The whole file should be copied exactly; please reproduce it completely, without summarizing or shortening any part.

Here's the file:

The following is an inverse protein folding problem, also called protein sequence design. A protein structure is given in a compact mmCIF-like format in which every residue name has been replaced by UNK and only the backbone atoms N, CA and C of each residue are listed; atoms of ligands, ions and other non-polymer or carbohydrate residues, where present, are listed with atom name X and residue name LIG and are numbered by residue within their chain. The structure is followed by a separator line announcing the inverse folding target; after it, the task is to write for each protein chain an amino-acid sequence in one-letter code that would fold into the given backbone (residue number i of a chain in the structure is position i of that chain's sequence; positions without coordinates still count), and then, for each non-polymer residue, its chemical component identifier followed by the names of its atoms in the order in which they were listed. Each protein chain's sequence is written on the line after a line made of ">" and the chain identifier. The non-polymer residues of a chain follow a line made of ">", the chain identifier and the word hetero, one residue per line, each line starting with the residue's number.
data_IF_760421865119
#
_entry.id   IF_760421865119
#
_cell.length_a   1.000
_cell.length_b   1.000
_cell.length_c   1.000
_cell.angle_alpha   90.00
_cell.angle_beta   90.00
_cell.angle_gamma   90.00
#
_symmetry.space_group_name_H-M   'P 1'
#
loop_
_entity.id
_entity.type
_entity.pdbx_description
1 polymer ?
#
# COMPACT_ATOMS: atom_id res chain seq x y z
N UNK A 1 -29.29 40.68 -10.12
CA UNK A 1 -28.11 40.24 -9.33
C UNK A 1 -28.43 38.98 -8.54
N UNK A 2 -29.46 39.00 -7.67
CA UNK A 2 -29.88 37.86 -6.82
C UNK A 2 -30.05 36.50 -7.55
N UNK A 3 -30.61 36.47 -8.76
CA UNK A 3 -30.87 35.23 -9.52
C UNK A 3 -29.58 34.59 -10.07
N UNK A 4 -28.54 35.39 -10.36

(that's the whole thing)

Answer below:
The following is an inverse protein folding problem, also called protein sequence design. A protein structure is given in a compact mmCIF-like format in which every residue name has been replaced by UNK and only the backbone atoms N, CA and C of each residue are listed; atoms of ligands, ions and other non-polymer or carbohydrate residues, where present, are listed with atom name X and residue name LIG and are numbered by residue within their chain. The structure is followed by a separator line announcing the inverse folding target; after it, the task is to write for each protein chain an amino-acid sequence in one-letter code that would fold into the given backbone (residue number i of a chain in the structure is position i of that chain's sequence; positions without coordinates still count), and then, for each non-polymer residue, its chemical component identifier followed by the names of its atoms in the order in which they were listed. Each protein chain's sequence is written on the line after a line made of ">" and the chain identifier. The non-polymer residues of a chain follow a line made of ">", the chain identifier and the word hetero, one residue per line, each line starting with the residue's number.
data_IF_760421865119
#
_entry.id   IF_760421865119
#
_cell.length_a   1.000
_cell.length_b   1.000
_cell.length_c   1.000
_cell.angle_alpha   90.00
_cell.angle_beta   90.00
_cell.angle_gamma   90.00
#
_symmetry.space_group_name_H-M   'P 1'
#
loop_
_entity.id
_entity.type
_entity.pdbx_description
1 polymer ?
#
# COMPACT_ATOMS: atom_id res chain seq x y z
N UNK A 1 -29.29 40.68 -10.12
CA UNK A 1 -28.11 40.24 -9.33
C UNK A 1 -28.43 38.98 -8.54
N UNK A 2 -29.46 39.00 -7.67
CA UNK A 2 -29.88 37.86 -6.82
C UNK A 2 -30.05 36.50 -7.55
N UNK A 3 -30.61 36.47 -8.76
CA UNK A 3 -30.87 35.23 -9.52
C UNK A 3 -29.58 34.59 -10.07
N UNK A 4 -28.54 35.39 -10.36